Genieo is now available for the Mac with a unique approach to managing information overload. The developers are interested in a service that learns your preferred topics, your trusted sources and how you find and read information on the web. Genieo then presents you with content you're certain to like, without any scripting or filtering from you, the user. I spoke with Sol Tzvi, co-founder and CEO of Genieo at Macworld Expo, and she gave me a full run-down of this interesting solution.
Genieo is a client-side solution (there are no servers involved) that relies on what Sol calls "Behavioral Plug-ins." When first run, it installs a plug-in for Safari, though all major Mac OS browsers are supported. From there, all you need to do is browse the Web as usual. As you do, Genieo's algorithm notes several things. Sol assured me that it looks at more than browsing history, but she wouldn't reveal the magic.
Here's the rest of what I can tell you after the jump.
The installation process is simple. Visit Genieo.com and click the download button. A pop-up window will guide you through the process of installing the extension. A couple of options let you set Genieo as your homepage and Google (by Genieo) as your default search. You can also opt to connect Genieo to your Facebook and Twitter accounts. Don't balk, this is for much more that spamming your family and friends. More on that later.
Now your customized homepage will appear in your browser, and the fun begins. Even though I had only had Genieo installed for a minute or two, it had already discovered several topics I'm interested in (mostly all Apple products, go figure) and several sites that I read most often. In addition, it listed the sites that typically provide the best content on my preferred topics, friends' birthdays from Facebook and mentions of my favorite topics from Twitter.
The way it handles Twitter is something I like a lot. Instead of regurgitating every tweet from my followers, or worse, spamming them with Genieo tweets from me, it finds tweets from among the great pool that meet my interest criteria. Again, there was no filter or scripting that had to be set up by me. The same is true of Facebook. Instead of redirecting the fire hose of wall updates, etc. to your browser homepage, it presents only the Facebook content that satisfies your preferences.
Privacy is an obvious issue. You might not want Genieo to notice every site you visit, right? Email, bank sites and ... let's say "other private sites" are ignored by Genieo. The Windows version places an "X" on the taskbar item when you browse a private site. Sol assures me that a future update will bring the same visual notification to the Mac. The important thing is that Genieo is ignoring that visit on your Mac, even without the "X." Additionally, since it's a client-side solution, there's no Genieo server monitoring your browsing history.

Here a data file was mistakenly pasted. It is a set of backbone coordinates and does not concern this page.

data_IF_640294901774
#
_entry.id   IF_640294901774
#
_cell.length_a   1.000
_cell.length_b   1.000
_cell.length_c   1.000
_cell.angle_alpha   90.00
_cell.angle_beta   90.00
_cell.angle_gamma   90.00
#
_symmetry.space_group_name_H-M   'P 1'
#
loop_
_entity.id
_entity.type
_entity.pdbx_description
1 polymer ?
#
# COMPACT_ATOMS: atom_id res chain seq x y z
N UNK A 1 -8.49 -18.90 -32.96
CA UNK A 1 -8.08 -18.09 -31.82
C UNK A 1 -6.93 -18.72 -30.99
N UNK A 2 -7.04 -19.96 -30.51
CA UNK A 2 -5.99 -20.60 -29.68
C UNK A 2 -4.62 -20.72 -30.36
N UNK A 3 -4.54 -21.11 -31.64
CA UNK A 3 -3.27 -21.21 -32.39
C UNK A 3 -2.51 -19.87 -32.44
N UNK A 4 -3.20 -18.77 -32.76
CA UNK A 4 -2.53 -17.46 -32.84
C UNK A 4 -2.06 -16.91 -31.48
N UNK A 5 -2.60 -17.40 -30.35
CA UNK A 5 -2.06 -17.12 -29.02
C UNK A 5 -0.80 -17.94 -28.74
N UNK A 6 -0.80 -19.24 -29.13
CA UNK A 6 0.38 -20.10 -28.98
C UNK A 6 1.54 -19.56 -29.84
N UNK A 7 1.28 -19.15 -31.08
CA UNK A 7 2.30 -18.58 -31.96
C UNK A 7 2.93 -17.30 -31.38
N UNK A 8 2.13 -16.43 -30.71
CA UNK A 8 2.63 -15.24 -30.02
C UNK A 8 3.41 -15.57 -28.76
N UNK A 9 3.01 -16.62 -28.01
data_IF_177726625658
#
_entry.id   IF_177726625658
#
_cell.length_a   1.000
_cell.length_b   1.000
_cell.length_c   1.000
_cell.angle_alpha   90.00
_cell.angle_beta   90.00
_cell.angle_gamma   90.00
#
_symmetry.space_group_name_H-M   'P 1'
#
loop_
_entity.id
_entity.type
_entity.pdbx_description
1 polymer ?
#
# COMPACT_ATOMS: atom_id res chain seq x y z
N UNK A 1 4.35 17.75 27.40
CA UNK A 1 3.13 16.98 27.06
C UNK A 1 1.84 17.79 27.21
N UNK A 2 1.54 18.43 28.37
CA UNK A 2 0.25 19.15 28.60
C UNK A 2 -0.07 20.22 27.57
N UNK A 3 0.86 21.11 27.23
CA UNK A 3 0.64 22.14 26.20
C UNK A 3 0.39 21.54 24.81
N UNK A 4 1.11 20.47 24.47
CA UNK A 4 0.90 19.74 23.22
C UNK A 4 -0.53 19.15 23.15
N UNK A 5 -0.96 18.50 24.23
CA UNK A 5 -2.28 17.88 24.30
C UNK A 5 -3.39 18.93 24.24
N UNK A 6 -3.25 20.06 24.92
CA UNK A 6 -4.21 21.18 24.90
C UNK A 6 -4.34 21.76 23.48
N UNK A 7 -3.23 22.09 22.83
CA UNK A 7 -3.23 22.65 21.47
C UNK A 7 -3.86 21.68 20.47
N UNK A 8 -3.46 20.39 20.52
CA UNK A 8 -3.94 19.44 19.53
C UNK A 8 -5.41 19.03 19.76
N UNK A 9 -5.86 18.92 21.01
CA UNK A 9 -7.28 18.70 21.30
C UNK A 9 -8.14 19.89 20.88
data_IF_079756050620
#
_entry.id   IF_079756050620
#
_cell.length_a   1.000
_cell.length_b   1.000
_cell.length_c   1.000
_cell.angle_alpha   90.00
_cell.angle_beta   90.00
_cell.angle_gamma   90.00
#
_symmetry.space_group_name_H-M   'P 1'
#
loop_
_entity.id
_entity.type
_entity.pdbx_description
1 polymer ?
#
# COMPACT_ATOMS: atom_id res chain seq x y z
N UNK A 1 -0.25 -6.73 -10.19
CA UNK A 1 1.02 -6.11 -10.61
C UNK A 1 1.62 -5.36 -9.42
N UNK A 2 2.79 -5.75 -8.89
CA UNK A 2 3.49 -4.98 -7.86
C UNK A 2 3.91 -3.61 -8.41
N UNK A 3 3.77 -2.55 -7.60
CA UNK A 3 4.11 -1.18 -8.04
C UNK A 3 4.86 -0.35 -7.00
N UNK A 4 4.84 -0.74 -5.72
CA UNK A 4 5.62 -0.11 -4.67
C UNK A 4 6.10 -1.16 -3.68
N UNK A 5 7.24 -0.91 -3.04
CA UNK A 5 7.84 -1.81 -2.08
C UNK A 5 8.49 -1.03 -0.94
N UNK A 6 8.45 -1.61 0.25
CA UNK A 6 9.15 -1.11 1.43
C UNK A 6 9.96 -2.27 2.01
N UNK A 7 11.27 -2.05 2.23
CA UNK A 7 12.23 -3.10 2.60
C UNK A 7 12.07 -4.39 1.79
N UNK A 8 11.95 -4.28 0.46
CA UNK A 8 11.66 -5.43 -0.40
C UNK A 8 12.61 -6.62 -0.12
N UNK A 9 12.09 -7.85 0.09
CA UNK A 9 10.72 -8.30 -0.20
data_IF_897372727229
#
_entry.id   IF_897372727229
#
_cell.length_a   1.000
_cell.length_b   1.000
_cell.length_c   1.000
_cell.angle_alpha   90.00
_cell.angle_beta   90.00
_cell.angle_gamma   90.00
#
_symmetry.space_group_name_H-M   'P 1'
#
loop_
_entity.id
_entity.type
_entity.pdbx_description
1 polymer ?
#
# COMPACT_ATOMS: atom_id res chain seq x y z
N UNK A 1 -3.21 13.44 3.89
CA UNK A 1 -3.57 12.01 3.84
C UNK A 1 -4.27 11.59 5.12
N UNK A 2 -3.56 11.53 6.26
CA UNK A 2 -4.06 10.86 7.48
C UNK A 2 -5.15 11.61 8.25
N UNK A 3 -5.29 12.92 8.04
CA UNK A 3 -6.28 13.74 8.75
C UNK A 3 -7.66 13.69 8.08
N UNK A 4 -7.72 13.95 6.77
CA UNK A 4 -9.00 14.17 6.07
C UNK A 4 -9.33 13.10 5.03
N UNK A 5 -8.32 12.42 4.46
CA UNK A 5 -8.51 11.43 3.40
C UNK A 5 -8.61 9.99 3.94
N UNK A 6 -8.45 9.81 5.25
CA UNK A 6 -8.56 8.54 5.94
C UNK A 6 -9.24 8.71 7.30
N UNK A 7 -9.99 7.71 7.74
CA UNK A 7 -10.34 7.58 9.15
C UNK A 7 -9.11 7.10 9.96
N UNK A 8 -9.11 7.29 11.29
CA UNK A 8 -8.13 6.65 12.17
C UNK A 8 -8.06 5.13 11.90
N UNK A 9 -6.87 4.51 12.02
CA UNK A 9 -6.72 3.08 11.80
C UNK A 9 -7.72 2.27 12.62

What about sharing? This is pretty neat, and Sol tells me it will be even better with a future update. To share your favorite stories with friends, click "Your Personal Magazine" in the home page. You're brought to a page with a magazine-style layout featuring your favorite stories from the day. You're free to accept the suggested stories, move them about or swap them out for others. The magazine layout is kind of gimmicky, but it does look nice and offers zero-effort web publishing for those either new to the process or without the time or inclination to set something up manually.
I asked Sol how the idea for Genieo came about. She told me that one day she was using her computer and realized that while cloud-based services knew her well, her own machine did not. She figured that there ought to be something to take care of that, so she went off to build that something. Genieo is it.
What about the iPad and iPhone? The iOS devices are supported, though you'll have to opt into web support first to turn those features on. You can do that from the Genieo home page. Once that's done, navigate to my.genieo.com for a layout customized for the iPad, iPhone or iPod touch. Sol said that a native iOS app is in the works.
Genieo suggests letting two days pass before it fully learns your interests and preferred news sources, and I'm going to let it do just that. So far, I'm happy. While I'm not yet ready to abandon my RSS reader (old habits die hard), I'm compelled by Genieo's approach to taming the fire hose of information. Check it out and see if it fits your habits, too.